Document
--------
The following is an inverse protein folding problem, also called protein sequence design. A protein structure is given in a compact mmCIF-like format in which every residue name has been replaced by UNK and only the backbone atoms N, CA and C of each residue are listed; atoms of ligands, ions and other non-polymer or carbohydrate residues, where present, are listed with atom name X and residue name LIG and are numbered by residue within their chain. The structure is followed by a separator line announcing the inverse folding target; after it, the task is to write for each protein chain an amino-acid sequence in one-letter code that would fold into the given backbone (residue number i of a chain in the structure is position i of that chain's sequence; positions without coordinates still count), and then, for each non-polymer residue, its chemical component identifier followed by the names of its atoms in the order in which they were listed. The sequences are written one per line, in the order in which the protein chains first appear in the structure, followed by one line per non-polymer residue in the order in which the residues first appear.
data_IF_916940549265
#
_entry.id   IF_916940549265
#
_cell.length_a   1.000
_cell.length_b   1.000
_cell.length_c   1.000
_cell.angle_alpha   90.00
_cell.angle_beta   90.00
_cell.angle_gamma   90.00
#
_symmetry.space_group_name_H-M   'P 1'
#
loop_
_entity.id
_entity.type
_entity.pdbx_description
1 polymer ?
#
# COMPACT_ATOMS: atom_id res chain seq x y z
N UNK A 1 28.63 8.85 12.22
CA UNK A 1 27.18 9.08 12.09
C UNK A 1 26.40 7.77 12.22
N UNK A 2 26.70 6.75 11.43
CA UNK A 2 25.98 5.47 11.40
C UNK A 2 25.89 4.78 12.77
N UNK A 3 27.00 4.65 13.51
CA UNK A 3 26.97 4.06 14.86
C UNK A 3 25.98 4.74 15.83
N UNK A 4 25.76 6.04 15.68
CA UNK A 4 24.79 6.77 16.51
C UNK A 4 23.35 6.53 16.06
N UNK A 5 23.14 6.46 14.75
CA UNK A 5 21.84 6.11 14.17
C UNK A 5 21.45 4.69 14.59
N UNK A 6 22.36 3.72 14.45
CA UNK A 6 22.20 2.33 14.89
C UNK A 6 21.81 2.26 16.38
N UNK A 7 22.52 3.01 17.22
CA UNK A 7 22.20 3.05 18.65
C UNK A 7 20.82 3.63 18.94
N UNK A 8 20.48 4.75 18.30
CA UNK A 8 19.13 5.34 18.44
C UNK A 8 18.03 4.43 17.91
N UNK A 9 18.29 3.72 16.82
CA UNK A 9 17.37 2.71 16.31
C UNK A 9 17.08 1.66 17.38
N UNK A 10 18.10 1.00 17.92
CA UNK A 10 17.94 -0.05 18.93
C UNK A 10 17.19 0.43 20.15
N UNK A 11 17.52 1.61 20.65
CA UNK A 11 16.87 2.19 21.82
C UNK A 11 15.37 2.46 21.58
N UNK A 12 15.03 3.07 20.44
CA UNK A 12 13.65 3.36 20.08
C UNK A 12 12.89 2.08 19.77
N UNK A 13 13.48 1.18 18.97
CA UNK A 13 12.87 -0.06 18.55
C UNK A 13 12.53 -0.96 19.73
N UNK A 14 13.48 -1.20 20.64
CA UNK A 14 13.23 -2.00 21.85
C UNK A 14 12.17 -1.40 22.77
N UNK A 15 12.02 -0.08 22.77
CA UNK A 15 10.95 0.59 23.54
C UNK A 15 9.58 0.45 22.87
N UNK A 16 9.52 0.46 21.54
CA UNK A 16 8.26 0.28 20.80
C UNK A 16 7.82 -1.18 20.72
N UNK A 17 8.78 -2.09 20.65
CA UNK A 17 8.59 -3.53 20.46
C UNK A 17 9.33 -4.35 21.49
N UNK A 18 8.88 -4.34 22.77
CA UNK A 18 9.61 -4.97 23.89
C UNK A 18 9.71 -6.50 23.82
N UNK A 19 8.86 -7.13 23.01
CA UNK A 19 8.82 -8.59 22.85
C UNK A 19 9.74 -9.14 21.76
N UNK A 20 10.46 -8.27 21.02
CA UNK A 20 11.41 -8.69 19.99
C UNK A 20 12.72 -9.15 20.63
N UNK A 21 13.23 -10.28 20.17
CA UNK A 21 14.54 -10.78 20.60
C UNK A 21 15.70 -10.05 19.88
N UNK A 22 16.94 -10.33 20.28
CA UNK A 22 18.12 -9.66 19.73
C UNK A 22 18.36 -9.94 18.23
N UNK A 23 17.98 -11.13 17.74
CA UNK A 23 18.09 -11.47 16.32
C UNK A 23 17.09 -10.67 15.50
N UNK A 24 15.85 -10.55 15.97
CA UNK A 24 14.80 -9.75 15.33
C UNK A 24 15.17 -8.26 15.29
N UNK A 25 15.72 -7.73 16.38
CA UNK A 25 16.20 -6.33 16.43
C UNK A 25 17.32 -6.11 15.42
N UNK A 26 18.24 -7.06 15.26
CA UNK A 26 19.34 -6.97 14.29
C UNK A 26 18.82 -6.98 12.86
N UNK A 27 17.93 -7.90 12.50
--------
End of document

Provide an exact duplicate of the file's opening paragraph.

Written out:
The following is an inverse protein folding problem, also called protein sequence design. A protein structure is given in a compact mmCIF-like format in which every residue name has been replaced by UNK and only the backbone atoms N, CA and C of each residue are listed; atoms of ligands, ions and other non-polymer or carbohydrate residues, where present, are listed with atom name X and residue name LIG and are numbered by residue within their chain. The structure is followed by a separator line announcing the inverse folding target; after it, the task is to write for each protein chain an amino-acid sequence in one-letter code that would fold into the given backbone (residue number i of a chain in the structure is position i of that chain's sequence; positions without coordinates still count), and then, for each non-polymer residue, its chemical component identifier followed by the names of its atoms in the order in which they were listed. The sequences are written one per line, in the order in which the protein chains first appear in the structure, followed by one line per non-polymer residue in the order in which the residues first appear.